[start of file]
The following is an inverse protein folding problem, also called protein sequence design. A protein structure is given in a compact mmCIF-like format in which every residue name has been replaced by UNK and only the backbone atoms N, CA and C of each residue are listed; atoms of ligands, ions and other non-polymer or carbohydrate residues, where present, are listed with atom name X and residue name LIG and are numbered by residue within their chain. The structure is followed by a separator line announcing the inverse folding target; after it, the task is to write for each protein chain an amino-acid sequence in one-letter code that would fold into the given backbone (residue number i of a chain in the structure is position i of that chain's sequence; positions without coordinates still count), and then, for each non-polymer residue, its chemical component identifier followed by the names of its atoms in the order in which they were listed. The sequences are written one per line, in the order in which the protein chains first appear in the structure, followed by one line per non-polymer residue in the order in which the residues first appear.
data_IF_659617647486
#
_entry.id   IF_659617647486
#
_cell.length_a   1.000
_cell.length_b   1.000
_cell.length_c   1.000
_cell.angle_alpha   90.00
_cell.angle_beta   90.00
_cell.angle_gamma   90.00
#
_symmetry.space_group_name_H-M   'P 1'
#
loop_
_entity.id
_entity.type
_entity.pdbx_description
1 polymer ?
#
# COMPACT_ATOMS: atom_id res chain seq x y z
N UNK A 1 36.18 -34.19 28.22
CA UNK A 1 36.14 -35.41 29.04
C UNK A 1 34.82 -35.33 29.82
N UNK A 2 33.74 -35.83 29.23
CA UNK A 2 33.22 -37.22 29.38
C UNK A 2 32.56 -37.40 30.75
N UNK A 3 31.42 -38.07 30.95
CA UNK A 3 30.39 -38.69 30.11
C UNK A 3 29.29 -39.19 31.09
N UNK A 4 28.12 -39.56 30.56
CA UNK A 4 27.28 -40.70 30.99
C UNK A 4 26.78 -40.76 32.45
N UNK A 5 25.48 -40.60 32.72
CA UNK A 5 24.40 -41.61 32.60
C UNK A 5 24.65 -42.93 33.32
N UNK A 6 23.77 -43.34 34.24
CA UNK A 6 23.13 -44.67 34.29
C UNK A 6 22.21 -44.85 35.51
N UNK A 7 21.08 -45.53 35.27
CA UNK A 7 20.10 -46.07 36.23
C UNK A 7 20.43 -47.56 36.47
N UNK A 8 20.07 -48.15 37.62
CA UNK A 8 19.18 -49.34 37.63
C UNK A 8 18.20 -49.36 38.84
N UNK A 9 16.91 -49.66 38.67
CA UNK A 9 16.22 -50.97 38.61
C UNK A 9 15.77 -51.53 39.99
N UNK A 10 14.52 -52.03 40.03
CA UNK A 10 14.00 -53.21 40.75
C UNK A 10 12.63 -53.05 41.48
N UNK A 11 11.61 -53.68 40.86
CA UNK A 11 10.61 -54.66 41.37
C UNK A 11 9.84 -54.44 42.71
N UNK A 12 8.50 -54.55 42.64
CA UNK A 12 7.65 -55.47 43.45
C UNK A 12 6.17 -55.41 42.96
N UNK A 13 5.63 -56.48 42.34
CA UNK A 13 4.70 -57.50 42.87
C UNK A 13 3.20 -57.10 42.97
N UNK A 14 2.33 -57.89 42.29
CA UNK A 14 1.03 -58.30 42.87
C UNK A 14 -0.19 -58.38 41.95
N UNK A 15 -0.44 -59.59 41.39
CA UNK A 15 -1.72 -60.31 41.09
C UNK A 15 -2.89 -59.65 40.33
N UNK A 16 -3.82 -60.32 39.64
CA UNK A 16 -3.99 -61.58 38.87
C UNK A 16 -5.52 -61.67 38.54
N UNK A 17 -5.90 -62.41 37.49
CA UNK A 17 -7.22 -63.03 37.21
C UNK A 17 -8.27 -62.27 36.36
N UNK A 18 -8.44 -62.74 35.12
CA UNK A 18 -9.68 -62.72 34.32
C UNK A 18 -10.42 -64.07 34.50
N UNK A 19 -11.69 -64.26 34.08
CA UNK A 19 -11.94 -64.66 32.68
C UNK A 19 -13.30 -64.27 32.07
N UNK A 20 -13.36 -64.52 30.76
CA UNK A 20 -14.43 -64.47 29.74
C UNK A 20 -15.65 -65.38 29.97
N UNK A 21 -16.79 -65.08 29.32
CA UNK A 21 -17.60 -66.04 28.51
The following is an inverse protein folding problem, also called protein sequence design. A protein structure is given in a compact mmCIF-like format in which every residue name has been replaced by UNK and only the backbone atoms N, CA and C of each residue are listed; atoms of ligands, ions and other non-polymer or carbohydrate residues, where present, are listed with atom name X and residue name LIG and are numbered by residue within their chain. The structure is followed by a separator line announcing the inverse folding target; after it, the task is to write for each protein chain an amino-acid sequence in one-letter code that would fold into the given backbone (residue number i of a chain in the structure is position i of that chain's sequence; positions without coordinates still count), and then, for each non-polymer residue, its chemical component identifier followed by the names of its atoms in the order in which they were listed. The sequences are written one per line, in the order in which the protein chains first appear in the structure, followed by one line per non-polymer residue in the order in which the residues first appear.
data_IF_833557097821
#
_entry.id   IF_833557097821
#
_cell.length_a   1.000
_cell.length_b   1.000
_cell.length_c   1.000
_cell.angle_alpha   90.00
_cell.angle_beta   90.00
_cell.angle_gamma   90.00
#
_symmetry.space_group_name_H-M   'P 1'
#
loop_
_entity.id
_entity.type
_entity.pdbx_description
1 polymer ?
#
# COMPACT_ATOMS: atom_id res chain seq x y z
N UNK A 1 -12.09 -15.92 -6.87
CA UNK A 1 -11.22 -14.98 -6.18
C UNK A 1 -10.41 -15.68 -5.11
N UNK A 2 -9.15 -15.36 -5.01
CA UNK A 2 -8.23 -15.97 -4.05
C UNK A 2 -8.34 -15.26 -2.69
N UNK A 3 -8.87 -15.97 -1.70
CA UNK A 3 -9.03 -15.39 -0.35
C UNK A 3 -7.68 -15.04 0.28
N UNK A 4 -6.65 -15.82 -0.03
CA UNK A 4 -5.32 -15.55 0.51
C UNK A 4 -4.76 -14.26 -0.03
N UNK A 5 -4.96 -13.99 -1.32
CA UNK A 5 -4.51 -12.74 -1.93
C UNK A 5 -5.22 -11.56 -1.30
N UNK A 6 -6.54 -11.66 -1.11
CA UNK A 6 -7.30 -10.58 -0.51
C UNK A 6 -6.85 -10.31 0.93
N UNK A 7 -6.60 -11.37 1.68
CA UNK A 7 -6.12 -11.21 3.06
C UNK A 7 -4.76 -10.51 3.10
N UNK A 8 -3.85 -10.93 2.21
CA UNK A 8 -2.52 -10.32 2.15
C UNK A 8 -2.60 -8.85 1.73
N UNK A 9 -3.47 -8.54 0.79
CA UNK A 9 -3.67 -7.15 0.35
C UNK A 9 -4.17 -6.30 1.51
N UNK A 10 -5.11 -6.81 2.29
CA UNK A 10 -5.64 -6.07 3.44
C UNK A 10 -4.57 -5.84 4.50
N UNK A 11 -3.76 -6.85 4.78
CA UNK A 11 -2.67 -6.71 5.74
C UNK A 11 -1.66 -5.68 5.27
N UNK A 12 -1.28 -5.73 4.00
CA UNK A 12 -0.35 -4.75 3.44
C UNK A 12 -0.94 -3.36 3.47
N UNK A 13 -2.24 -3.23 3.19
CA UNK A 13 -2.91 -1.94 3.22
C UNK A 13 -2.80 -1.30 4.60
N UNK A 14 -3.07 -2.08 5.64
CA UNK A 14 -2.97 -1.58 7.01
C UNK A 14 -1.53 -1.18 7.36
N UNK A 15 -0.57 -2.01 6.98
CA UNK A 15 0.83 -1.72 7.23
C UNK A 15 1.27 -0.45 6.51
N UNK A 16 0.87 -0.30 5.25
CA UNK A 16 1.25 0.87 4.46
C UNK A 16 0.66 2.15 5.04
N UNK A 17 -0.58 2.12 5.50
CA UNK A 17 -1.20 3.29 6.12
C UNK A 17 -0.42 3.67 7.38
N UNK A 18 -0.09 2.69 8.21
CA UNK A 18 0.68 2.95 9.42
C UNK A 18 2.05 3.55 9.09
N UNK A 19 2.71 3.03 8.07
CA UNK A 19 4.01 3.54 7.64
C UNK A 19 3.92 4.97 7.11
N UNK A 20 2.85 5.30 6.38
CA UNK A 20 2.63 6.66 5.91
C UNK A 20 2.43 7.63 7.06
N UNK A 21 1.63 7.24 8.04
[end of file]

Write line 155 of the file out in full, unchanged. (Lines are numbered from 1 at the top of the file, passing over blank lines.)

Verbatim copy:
C UNK A 17 -0.42 3.67 7.38